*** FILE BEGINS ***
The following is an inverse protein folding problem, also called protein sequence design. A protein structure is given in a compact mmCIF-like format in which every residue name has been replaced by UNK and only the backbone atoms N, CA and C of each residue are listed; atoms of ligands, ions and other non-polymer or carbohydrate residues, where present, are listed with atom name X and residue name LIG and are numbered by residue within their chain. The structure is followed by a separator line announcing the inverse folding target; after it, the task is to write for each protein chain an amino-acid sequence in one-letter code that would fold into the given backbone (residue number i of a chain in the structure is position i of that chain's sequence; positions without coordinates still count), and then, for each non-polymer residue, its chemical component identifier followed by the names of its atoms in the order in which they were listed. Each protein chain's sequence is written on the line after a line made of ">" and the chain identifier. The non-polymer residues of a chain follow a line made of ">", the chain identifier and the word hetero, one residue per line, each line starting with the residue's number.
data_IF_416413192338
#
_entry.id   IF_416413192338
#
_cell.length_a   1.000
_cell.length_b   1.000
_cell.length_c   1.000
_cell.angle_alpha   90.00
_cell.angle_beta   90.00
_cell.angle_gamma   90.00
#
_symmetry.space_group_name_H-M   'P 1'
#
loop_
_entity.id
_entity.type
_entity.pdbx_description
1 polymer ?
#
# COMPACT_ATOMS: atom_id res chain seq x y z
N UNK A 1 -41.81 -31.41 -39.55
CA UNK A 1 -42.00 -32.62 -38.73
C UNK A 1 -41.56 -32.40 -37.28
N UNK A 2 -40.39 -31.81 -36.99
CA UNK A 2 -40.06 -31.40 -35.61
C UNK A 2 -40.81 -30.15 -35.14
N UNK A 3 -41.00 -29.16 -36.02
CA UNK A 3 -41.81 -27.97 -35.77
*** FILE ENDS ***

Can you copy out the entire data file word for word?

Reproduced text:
The following is an inverse protein folding problem, also called protein sequence design. A protein structure is given in a compact mmCIF-like format in which every residue name has been replaced by UNK and only the backbone atoms N, CA and C of each residue are listed; atoms of ligands, ions and other non-polymer or carbohydrate residues, where present, are listed with atom name X and residue name LIG and are numbered by residue within their chain. The structure is followed by a separator line announcing the inverse folding target; after it, the task is to write for each protein chain an amino-acid sequence in one-letter code that would fold into the given backbone (residue number i of a chain in the structure is position i of that chain's sequence; positions without coordinates still count), and then, for each non-polymer residue, its chemical component identifier followed by the names of its atoms in the order in which they were listed. Each protein chain's sequence is written on the line after a line made of ">" and the chain identifier. The non-polymer residues of a chain follow a line made of ">", the chain identifier and the word hetero, one residue per line, each line starting with the residue's number.
data_IF_416413192338
#
_entry.id   IF_416413192338
#
_cell.length_a   1.000
_cell.length_b   1.000
_cell.length_c   1.000
_cell.angle_alpha   90.00
_cell.angle_beta   90.00
_cell.angle_gamma   90.00
#
_symmetry.space_group_name_H-M   'P 1'
#
loop_
_entity.id
_entity.type
_entity.pdbx_description
1 polymer ?
#
# COMPACT_ATOMS: atom_id res chain seq x y z
N UNK A 1 -41.81 -31.41 -39.55
CA UNK A 1 -42.00 -32.62 -38.73
C UNK A 1 -41.56 -32.40 -37.28
N UNK A 2 -40.39 -31.81 -36.99
CA UNK A 2 -40.06 -31.40 -35.61
C UNK A 2 -40.81 -30.15 -35.14
N UNK A 3 -41.00 -29.16 -36.02
CA UNK A 3 -41.81 -27.97 -35.77